USAARL: Advancing the Airborne Warfighter Through Research
The U.S. Army Medical Research and Development Command's U.S. Army Aeromedical Research Laboratory, based at Fort Rucker, Alabama, has for nearly 40 years committed itself to the advancement of Army aviation through a vast array of aeromedical laboratory research initiatives.
Today, USAARL focuses most specifically on aeromedical testing effort that merge the science of aviation with military medicine to optimize Warfighter protection and performance both in the combat space and beyond.
One of the key ways in which USAARL is advancing such research is through its use and study of the HH-60 MEDEVAC Black Hawk helicopter. The HH-60M, which comes equipped with in-flight measurement systems to monitor and record real-time aviator physiological and cognitive stressors, is one of the unique tools USAARL maintains exclusively for these purposes.
"The HH-60M is the only Black Hawk under USAMRDC's portfolio that the command has for aeromedical research; and it is arguably the only aeromedical research asset under Army Futures Command's portfolio," said Alabama native and research pilot Jason Gerstner, who serves as chief of the flight systems branch at USAARL.
The HH-60M was one of the many command-wide capabilities presented as part of USAMRDC's recent Capability Days event, which took place from April 25-28 at Fort Detrick, Maryland. The event featured more than 100 VIPs from across the U.S. military, who gathered to witness the many ways in which USAMRDC efforts – from medical research, development and various acquisition efforts – impact the resiliency of the Warfighter and the larger U.S. Department of Defense. USAARL's contribution to the effort included a display of its three research and test groups: the Enroute Care program, the Injury Biomechanics and Protection program and the Warfighter Performance program. Notable among their contributions to the event included a live HH-60M medical evacuation drill used to show the techniques and technical abilities required to transport a casualty to a higher role of care.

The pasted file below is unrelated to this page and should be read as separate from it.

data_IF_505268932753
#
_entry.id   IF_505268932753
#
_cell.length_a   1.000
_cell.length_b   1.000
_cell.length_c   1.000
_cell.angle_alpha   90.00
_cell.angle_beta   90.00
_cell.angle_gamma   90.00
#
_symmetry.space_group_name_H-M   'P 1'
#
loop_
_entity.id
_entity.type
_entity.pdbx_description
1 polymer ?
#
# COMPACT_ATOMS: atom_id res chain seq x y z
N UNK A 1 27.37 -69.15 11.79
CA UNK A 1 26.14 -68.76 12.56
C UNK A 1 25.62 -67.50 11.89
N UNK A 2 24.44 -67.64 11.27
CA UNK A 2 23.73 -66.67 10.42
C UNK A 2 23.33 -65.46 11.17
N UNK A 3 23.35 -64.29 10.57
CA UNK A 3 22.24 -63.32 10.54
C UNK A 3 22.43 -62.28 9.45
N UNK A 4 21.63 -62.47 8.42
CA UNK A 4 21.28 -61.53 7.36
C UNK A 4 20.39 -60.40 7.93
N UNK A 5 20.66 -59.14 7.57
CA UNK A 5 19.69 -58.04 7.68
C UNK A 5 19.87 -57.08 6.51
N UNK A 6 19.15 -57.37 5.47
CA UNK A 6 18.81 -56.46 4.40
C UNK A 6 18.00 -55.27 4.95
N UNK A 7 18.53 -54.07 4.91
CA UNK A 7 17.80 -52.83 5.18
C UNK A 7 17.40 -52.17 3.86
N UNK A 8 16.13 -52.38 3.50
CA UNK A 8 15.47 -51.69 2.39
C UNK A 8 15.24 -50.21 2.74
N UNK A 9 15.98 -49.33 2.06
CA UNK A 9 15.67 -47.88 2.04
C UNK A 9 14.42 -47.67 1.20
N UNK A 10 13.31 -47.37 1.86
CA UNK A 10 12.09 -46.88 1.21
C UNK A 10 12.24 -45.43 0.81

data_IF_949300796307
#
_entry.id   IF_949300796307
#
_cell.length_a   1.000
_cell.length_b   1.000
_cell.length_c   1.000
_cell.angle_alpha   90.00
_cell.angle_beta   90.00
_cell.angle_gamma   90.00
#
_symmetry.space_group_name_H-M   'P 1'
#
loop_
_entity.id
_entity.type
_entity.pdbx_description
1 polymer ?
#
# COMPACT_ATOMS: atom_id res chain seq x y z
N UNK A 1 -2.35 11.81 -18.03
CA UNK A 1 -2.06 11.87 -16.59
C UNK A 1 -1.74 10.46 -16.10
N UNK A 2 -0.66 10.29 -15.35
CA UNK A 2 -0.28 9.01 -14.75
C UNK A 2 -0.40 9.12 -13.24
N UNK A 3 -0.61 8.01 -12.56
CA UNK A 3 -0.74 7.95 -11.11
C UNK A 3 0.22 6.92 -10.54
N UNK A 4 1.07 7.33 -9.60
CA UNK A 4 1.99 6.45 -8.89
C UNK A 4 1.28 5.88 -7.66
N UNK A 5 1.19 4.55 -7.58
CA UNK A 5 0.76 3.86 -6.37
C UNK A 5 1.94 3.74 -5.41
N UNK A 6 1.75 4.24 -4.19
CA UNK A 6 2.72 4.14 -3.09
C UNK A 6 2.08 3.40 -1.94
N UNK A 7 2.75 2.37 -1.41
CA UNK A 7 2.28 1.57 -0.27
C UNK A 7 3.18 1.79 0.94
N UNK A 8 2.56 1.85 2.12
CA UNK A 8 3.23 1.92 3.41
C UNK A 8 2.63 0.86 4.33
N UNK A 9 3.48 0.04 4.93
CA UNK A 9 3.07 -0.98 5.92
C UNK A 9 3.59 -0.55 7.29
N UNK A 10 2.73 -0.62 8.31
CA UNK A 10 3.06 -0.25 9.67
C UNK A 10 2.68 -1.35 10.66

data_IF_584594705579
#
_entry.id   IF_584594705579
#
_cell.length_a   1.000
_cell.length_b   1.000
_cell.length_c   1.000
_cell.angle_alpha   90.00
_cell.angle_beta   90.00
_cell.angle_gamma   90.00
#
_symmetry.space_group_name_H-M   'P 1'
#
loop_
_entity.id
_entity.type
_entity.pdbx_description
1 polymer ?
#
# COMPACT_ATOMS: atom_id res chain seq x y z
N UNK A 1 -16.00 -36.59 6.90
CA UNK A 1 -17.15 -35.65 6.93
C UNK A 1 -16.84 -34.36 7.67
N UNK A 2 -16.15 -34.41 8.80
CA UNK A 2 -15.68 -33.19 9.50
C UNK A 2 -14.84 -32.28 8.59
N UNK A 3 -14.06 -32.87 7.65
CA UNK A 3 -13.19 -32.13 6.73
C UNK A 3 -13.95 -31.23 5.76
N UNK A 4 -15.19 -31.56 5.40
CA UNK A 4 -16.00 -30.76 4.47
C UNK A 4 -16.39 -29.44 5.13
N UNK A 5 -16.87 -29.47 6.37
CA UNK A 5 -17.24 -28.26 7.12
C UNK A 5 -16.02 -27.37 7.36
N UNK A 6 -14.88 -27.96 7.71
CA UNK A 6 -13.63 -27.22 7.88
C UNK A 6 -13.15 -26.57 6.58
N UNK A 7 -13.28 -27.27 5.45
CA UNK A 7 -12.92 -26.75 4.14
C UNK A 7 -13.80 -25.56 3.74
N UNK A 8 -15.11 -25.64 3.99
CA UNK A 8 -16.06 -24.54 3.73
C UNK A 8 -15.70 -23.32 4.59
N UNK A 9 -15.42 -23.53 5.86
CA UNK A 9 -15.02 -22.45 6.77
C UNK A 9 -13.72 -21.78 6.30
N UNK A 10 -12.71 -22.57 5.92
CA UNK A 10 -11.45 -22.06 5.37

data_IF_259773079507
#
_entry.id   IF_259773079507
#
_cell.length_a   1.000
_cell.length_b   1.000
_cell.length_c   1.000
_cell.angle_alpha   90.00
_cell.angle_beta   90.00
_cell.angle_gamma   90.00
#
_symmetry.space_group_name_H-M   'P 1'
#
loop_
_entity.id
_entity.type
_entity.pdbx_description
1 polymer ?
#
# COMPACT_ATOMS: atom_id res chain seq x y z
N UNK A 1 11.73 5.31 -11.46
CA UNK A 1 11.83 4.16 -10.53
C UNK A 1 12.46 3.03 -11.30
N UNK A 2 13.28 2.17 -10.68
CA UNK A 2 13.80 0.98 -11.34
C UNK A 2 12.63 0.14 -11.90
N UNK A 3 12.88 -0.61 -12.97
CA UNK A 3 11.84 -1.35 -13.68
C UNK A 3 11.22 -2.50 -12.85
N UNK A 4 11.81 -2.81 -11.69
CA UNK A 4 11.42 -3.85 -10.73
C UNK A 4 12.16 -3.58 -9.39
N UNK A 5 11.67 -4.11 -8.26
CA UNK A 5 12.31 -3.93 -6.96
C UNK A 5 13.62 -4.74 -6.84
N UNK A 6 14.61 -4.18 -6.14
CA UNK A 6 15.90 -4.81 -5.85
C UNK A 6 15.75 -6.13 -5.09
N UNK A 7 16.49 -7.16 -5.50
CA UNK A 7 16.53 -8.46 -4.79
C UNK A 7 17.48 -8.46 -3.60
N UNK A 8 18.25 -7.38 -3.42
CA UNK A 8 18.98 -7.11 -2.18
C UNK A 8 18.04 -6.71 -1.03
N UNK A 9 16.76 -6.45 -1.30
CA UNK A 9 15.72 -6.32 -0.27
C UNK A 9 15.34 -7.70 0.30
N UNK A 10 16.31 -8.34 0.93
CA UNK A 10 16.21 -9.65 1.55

"Any time that we can demonstrate the research platform capabilities that aviators are flying and a medical evacuation to VIPs, USAMRDC staff – and, in this case, their family members – is pure enjoyment," said Gerstner. "By being a good steward who enjoys their profession, it's great to see that enjoyment to young kids on their face, because those are our future aviators, scientists and researchers. Giving them a small glimpse of what opportunities may exist for them goes a long way for myself and my cohorts."
Lt. Col. Jason Yellman, deputy commander of USAARL accompanied Gertsner on the 17-hour round trip flight from Alabama to Maryland and back again. Yellman brings more than 20 years of experience to USAARL as a 67 Juliet Medical Evacuation Officer and pilot.
"The backdrop of our aircraft and the presentation of examples of our research programs and test articles prompted engaging conversations leading to shared understanding on who USAARL is and what USAARL does," said Yellman, referring to the laboratory's participation in the Capability Days event. "It is always a highlight for me to spotlight world-class research and test efforts of our scientists and engineers to external leaders and peer groups in USAMRDC and across the Army and the Defense Health Agency."
This fall, USAARL will demonstrate again its capabilities in Operator State Monitoring and Environmental Sensors in Training technologies at Project Convergence 22, an event dedicated to combined and joint force operational and tactical problem solving through joint all-domain operations.